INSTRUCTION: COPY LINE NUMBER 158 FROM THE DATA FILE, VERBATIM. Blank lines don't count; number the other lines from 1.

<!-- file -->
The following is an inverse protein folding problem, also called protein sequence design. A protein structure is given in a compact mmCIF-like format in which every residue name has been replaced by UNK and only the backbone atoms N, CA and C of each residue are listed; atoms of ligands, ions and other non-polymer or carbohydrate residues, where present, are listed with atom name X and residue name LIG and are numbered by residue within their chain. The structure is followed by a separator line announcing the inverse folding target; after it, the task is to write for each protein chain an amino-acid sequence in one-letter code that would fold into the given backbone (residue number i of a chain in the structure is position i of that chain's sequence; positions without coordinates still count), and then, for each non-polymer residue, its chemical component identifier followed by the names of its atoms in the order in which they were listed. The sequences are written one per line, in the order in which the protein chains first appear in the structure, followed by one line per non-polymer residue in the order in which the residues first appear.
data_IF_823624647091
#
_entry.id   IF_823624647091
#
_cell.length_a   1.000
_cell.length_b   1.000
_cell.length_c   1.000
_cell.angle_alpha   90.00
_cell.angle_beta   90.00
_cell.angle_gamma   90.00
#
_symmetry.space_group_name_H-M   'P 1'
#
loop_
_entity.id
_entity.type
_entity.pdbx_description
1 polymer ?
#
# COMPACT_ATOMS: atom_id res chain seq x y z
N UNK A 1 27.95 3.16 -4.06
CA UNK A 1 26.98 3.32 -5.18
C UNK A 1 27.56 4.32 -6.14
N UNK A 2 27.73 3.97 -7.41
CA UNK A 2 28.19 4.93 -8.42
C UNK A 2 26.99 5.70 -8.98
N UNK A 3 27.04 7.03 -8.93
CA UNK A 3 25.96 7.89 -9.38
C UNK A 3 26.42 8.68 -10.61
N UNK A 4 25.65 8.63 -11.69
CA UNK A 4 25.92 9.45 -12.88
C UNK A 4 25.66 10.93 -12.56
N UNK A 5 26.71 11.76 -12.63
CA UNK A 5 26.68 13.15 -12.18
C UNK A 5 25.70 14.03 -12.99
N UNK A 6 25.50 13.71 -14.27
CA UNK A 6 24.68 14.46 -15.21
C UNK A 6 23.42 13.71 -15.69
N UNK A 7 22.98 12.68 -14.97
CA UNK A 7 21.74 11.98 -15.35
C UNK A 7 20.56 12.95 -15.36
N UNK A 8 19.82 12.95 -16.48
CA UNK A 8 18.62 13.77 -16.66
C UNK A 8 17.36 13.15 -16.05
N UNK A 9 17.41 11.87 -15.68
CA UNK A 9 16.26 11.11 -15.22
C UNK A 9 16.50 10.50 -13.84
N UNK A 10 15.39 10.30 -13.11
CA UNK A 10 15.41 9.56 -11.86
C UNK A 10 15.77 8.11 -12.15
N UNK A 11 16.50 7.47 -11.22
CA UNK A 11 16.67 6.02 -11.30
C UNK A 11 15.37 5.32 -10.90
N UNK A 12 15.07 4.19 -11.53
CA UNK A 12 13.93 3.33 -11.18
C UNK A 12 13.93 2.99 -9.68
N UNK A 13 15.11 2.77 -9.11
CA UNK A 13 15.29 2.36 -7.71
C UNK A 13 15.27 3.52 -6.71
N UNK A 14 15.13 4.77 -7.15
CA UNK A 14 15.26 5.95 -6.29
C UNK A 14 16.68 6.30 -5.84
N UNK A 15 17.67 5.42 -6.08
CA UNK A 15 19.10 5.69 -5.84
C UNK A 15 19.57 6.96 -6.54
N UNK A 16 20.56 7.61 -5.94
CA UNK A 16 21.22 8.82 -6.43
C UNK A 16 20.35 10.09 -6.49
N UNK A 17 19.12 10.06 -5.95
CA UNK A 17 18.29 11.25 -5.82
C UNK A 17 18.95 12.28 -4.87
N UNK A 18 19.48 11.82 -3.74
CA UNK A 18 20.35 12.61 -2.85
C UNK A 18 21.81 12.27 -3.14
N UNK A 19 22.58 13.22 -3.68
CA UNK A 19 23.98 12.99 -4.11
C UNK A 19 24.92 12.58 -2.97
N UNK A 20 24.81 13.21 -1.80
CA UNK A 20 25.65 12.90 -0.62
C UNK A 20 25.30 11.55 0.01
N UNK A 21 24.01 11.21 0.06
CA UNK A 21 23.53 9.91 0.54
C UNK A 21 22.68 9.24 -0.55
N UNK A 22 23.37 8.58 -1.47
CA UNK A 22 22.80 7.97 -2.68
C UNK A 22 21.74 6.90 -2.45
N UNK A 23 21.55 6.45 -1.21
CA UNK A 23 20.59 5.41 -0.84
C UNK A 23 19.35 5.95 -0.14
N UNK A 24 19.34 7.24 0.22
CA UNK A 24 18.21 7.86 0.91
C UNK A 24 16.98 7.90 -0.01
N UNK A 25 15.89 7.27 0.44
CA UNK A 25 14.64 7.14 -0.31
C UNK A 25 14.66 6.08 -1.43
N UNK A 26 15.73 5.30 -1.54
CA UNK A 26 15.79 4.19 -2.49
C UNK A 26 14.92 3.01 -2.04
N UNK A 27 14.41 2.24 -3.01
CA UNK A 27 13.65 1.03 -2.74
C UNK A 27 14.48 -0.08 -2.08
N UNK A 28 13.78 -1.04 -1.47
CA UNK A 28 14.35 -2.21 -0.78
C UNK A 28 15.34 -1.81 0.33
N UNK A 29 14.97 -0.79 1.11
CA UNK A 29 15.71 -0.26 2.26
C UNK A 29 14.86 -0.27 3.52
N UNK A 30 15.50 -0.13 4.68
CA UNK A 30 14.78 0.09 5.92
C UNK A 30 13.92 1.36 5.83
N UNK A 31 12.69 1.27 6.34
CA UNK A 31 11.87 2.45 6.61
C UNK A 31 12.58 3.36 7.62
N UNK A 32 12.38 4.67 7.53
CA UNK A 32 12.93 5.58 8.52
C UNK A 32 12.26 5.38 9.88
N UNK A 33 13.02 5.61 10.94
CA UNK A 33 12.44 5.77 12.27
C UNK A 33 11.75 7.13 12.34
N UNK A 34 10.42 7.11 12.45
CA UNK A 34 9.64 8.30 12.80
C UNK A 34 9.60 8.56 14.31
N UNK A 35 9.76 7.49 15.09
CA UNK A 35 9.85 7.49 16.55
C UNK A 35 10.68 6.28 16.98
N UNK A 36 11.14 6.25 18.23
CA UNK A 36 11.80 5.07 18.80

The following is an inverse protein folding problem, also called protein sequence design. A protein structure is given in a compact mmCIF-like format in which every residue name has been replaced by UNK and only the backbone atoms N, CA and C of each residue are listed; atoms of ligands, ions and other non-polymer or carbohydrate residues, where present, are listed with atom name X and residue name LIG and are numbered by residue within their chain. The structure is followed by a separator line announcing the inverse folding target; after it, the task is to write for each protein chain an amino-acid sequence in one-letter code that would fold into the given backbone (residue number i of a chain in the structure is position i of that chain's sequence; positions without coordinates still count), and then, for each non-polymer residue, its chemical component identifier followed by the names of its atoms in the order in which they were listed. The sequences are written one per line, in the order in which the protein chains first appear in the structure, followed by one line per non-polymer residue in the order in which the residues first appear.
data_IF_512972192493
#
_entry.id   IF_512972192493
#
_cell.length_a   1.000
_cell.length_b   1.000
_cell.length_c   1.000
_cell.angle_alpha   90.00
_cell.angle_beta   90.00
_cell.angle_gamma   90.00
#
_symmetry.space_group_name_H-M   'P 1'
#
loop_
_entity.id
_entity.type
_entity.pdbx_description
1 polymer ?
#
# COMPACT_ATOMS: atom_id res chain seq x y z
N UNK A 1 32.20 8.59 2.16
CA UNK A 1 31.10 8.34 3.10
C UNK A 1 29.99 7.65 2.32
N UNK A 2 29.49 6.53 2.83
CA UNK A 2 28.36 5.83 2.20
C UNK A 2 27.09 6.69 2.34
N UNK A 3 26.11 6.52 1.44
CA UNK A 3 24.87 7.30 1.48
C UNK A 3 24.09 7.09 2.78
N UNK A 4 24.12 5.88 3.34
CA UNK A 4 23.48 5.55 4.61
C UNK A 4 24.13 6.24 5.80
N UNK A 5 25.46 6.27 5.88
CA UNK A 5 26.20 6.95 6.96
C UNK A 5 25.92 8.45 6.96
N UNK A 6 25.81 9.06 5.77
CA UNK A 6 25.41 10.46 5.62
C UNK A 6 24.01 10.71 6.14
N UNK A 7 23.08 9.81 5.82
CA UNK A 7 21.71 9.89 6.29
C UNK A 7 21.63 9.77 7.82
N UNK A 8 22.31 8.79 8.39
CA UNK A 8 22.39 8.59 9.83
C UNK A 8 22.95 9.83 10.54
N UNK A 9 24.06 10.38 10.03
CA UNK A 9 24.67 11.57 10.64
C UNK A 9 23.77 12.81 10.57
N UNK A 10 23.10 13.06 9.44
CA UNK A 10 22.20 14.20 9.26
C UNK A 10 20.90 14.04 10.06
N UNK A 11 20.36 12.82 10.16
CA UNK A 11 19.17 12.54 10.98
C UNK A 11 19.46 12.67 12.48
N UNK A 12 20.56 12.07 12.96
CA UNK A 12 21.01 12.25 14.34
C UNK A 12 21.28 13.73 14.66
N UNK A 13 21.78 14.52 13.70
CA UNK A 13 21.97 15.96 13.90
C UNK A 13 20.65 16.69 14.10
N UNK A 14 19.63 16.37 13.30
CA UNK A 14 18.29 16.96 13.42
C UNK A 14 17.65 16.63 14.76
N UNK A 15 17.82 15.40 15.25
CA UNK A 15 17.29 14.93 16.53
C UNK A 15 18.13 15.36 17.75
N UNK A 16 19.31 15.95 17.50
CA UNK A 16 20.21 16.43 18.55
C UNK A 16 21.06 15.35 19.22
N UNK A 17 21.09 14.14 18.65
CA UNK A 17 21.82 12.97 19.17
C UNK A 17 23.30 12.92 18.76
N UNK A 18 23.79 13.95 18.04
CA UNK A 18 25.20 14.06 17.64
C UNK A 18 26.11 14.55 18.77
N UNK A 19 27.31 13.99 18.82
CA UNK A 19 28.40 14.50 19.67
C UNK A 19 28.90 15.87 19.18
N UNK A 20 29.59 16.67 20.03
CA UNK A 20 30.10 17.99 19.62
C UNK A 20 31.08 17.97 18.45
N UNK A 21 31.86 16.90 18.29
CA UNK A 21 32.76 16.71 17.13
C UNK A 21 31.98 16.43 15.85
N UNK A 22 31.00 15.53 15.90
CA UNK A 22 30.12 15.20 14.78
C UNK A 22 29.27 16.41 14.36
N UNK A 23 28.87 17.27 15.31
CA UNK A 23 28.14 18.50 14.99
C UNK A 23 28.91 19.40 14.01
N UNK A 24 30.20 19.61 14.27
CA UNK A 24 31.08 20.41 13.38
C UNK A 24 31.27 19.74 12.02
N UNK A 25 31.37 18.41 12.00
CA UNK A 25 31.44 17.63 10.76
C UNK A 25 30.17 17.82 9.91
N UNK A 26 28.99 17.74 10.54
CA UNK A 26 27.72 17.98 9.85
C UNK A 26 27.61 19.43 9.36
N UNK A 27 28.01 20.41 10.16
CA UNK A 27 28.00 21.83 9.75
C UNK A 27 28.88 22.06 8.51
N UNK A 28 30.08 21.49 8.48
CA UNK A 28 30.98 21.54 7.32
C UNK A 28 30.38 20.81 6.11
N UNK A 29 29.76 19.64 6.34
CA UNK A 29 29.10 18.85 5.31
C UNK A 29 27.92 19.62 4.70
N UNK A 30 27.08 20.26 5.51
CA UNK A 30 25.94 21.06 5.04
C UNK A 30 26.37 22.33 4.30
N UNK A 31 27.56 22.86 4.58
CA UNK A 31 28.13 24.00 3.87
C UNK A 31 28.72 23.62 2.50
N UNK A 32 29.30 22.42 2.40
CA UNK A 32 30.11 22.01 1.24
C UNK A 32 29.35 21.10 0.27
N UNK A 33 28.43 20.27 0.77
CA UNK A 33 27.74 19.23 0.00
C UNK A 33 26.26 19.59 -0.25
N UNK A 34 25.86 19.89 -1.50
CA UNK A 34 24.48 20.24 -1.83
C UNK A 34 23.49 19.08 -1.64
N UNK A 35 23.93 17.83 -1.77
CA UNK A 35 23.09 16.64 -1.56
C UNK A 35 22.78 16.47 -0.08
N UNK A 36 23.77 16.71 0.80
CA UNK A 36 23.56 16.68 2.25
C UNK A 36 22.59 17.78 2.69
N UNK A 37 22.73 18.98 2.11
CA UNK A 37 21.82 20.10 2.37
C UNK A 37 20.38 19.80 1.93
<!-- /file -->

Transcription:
C UNK A 3 24.09 7.09 2.78